Scotland 160 for 5 (Munsey 66*, Holder 2-14, Joseph 2-28) beat West Indies 118 all out (Holder 38, Watt 3-12, Leask 2-15, Wheal 2-32) by 42 runs
Two-time T20 World Cup champions West Indies were stunned by Scotland in their opening match of Group B in Hobart. With the bat, opener George Munsey scored 66 off 53 to hold Scotland’s innings together to help them post 160. With the ball, Scotland relied on their slower bowlers to rock West Indies to 118 all out and consign them to a 42-run defeat.
It is the second time in two days that a Full-Member side has gone down to an Associate nation, with Namibia beating Sri Lanka on opening day.
West Indies started their chase strongly and were 53 for 1 in 5.4 overs, but then lost their next seven wickets for 26 runs, with left-arm spinner Mark Watt producing a penetrative and economical spell to finish with 3 for 12 in his four overs. Offspinner Michael Leask also put in a stranglehold with the wickets of Nicholas Pooran and Rovman Powell, while right-arm seamer Brad Wheal got crucial breakthroughs at the top and then in his return spell.
The loss puts West Indies under pressure with matches against Ireland and Zimbabwe next on their docket. Scotland, meanwhile, will be looking to build on this comprehensive win and will eye a second consecutive Super 12 spot at the T20 World Cup.
Watt, Leask open West Indies’ wounds
The pitch wasn’t particularly difficult to bat on, and many of West Indies’ key batters fell looking to play their shots in a chase of 161. Kyle Mayers was the first to go, caught at deep midwicket going for a big hit even though he had just slammed a four and a six. Evin Lewis and Brandon King stayed positive through the rest of the powerplay, but Lewis perished after his pull found the only fielder on the leg side boundary.
By now the skies were turning grey. Watt, who opened the bowling, came back after the powerplay. But a sizeable part of his focus – and the captain Richie Berrington’s – was on the DLS sheet. At that point, Scotland were marginally behind, but the tables turned when King was bowled trying to cut Watt off the back foot. With Scotland now slightly ahead of the DLS, it was West Indies who were trying to force the play, and in the process hurt their own game since rain never arrived in the second innings.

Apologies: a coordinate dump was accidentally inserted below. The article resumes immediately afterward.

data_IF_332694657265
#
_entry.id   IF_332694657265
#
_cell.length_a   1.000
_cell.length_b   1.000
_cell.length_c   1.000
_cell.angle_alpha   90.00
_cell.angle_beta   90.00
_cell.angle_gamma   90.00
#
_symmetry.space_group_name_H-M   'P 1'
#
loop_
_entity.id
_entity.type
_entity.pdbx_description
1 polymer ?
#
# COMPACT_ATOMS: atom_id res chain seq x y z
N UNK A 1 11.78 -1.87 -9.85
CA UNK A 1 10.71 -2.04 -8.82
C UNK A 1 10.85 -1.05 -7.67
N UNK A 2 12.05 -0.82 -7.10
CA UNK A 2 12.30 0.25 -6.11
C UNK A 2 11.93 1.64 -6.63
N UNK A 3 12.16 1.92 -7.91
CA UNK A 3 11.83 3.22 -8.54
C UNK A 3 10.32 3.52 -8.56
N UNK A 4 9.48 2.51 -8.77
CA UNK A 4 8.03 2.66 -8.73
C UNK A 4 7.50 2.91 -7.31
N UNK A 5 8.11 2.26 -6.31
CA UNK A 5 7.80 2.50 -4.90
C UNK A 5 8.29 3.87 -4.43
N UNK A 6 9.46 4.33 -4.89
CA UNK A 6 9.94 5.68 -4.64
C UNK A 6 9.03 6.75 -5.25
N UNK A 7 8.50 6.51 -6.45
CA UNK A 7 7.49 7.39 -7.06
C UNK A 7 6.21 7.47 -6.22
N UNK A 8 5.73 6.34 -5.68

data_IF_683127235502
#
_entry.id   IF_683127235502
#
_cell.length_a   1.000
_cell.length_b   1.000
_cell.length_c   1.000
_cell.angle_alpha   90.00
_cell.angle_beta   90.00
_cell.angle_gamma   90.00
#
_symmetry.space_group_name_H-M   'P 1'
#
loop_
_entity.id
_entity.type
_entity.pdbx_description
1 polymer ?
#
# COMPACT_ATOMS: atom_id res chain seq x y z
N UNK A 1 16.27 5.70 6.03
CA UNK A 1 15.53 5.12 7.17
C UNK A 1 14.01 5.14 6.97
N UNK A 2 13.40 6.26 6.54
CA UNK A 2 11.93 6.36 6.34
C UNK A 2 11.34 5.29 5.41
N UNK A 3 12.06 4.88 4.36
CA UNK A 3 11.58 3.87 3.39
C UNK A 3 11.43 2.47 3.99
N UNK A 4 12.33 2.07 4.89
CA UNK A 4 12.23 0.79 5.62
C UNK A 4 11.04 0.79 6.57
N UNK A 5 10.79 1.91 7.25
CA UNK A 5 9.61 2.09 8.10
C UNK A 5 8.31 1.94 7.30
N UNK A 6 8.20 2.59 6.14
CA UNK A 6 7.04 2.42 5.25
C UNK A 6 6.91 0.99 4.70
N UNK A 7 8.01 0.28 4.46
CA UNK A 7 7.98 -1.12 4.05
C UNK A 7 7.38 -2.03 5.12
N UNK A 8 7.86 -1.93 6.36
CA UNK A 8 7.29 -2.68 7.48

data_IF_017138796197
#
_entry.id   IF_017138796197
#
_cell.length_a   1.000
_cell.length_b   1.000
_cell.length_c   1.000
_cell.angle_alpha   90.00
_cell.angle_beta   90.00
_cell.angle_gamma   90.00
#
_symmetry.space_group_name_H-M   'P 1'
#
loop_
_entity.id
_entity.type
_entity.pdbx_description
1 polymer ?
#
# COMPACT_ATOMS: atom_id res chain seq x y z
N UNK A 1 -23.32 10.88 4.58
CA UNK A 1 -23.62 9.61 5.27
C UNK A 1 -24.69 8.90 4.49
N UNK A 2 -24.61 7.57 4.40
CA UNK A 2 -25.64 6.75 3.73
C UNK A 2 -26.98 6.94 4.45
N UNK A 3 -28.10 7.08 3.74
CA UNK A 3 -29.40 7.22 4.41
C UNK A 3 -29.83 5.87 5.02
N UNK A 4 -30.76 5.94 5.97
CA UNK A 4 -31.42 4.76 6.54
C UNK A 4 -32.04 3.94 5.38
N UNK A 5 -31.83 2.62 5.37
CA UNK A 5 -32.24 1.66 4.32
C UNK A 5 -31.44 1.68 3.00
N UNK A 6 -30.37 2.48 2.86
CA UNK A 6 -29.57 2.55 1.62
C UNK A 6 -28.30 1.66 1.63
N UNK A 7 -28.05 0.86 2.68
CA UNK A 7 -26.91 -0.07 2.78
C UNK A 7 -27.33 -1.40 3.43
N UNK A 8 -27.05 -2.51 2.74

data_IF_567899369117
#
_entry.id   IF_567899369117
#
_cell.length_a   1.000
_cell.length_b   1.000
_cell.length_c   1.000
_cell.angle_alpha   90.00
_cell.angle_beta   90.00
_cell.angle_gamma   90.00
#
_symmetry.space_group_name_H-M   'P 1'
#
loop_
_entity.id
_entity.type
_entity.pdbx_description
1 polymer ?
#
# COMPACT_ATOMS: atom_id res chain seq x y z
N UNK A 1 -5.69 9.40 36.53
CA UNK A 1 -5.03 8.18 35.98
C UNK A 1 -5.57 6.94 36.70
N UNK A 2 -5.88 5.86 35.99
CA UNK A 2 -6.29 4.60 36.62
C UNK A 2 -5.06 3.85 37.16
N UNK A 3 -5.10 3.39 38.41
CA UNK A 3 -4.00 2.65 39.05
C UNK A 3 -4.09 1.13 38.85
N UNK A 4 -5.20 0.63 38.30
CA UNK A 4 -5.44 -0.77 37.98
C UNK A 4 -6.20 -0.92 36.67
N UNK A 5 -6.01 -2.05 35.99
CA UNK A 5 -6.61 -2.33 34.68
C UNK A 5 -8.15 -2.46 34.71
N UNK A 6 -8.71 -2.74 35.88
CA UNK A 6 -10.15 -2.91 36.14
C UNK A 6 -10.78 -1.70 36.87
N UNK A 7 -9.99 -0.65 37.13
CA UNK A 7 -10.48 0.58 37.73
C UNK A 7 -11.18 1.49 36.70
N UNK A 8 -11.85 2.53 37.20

Leask, from around the stumps, had Pooran bowled for 5 after he missed a pull shot. Powell soon followed, holing to long-on. And Shamarh Brooks was caught trying to heave a back-of-a-length delivery to the only boundary rider on the leg side to leave West Indies reeling at 77 for 6 after 12 overs.
Brad Wheal had Shamarh Brooks caught•ICC via Getty Images
Akeal Hosein was then run out after a mix-up. Watt induced a nick from Alzarri Joseph for a first-ball duck to bring West Indies down to 79 for 8, and from there on, the result appeared to be a formality.
Jason Holder at No. 7 did save some face for West Indies with his 33-ball 38 to take the team’s total past 100. He was the last man to depart in the 19th over, caught at long-off by Chris Greaves, prompting a sedate and composed celebration from the victorious Scotland side.
Munsey holds Scotland’s fort
Scotland were asked to bat by Pooran at the toss. The West Indies captain said he wanted first use of the moisture on a fresh surface only to then toss the new ball to medium-pacer Mayers and left-arm spinner Hosein.
Munsey and his opening partner Michael Jones took full toll, racing away to a wicketless 52 runs in 5.3 overs before rain stopped play for 45 minutes. Munsey, in particular, took on Mayers and Joseph in the early salvo, using his wrists to pepper the leg side with fours or leaning in to drive through the covers.
However, a combination of a revamped bowling strategy, along with a sluggish post-rain outfield, slowed Scotland down. Holder got the first wicket just after the powerplay and made it two in his next over with Matthew Cross’ scalp. From the other end, Hosein and Joseph recovered from their opening spells with the latter removing Riche Berrington for 16.
The set batter Munsey was struggling to find the boundaries with the field spread out, and Scotland appeared to be losing their momentum, but Calum MacLeod injected some pizzazz with four fours in his 14-ball cameo of 23. At the other end, Munsey slow-burned his way to fifty in 43 balls in the 17th over.
At that time, Scotland looked set for a sub-150 score, a sharp decline from the position they were in after the powerplay.
But they got a timely boost, with two big overs right at the end. The 18th over from Obed McCoy went for 12 runs and the 20th from Odean Smith cost 15 allowing them to post what turned out to be a more than match-winning total. Munsey contributed three of the five fours Scotland hit in those 12 balls, making what was comfortably the highest score of the match and even picking up an award for it.